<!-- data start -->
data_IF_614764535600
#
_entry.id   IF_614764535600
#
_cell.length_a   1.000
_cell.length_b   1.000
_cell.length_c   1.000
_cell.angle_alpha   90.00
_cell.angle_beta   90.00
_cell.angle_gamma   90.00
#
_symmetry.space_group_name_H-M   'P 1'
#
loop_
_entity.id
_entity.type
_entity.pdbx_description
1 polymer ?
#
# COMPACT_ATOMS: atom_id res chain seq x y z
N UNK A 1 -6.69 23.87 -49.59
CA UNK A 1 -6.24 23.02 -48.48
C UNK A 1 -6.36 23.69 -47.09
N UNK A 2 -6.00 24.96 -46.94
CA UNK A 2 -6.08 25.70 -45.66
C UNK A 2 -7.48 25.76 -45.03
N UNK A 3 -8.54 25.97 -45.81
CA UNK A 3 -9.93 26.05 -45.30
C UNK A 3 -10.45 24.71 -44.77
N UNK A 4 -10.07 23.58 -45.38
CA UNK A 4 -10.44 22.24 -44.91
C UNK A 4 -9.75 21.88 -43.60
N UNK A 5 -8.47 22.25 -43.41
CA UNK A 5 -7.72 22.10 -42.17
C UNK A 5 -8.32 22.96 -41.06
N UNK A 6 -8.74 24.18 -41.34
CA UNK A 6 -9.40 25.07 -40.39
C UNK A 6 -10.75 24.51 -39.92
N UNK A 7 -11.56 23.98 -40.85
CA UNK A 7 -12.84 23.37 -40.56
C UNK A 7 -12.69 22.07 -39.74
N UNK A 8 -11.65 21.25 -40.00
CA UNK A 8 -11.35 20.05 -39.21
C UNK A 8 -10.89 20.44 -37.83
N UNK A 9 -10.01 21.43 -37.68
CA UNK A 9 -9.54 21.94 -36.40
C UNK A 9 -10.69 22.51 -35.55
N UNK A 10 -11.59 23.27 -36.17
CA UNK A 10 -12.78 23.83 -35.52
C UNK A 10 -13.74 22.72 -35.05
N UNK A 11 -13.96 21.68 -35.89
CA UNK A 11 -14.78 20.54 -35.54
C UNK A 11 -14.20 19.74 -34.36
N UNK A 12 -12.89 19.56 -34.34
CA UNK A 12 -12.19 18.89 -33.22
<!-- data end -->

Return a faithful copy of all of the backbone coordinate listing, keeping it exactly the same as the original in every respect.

data_IF_614764535600
#
_entry.id   IF_614764535600
#
_cell.length_a   1.000
_cell.length_b   1.000
_cell.length_c   1.000
_cell.angle_alpha   90.00
_cell.angle_beta   90.00
_cell.angle_gamma   90.00
#
_symmetry.space_group_name_H-M   'P 1'
#
loop_
_entity.id
_entity.type
_entity.pdbx_description
1 polymer ?
#
# COMPACT_ATOMS: atom_id res chain seq x y z
N UNK A 1 -6.69 23.87 -49.59
CA UNK A 1 -6.24 23.02 -48.48
C UNK A 1 -6.36 23.69 -47.09
N UNK A 2 -6.00 24.96 -46.94
CA UNK A 2 -6.08 25.70 -45.66
C UNK A 2 -7.48 25.76 -45.03
N UNK A 3 -8.54 25.97 -45.81
CA UNK A 3 -9.93 26.05 -45.30
C UNK A 3 -10.45 24.71 -44.77
N UNK A 4 -10.07 23.58 -45.38
CA UNK A 4 -10.44 22.24 -44.91
C UNK A 4 -9.75 21.88 -43.60
N UNK A 5 -8.47 22.25 -43.41
CA UNK A 5 -7.72 22.10 -42.17
C UNK A 5 -8.32 22.96 -41.06
N UNK A 6 -8.74 24.18 -41.34
CA UNK A 6 -9.40 25.07 -40.39
C UNK A 6 -10.75 24.51 -39.92
N UNK A 7 -11.56 23.98 -40.85
CA UNK A 7 -12.84 23.37 -40.56
C UNK A 7 -12.69 22.07 -39.74
N UNK A 8 -11.65 21.25 -40.00
CA UNK A 8 -11.35 20.05 -39.21
C UNK A 8 -10.89 20.44 -37.83
N UNK A 9 -10.01 21.43 -37.68
CA UNK A 9 -9.54 21.94 -36.40
C UNK A 9 -10.69 22.51 -35.55
N UNK A 10 -11.59 23.27 -36.17
CA UNK A 10 -12.78 23.83 -35.52
C UNK A 10 -13.74 22.72 -35.05
N UNK A 11 -13.96 21.68 -35.89
CA UNK A 11 -14.78 20.54 -35.54
C UNK A 11 -14.20 19.74 -34.36
N UNK A 12 -12.89 19.56 -34.34
CA UNK A 12 -12.19 18.89 -33.22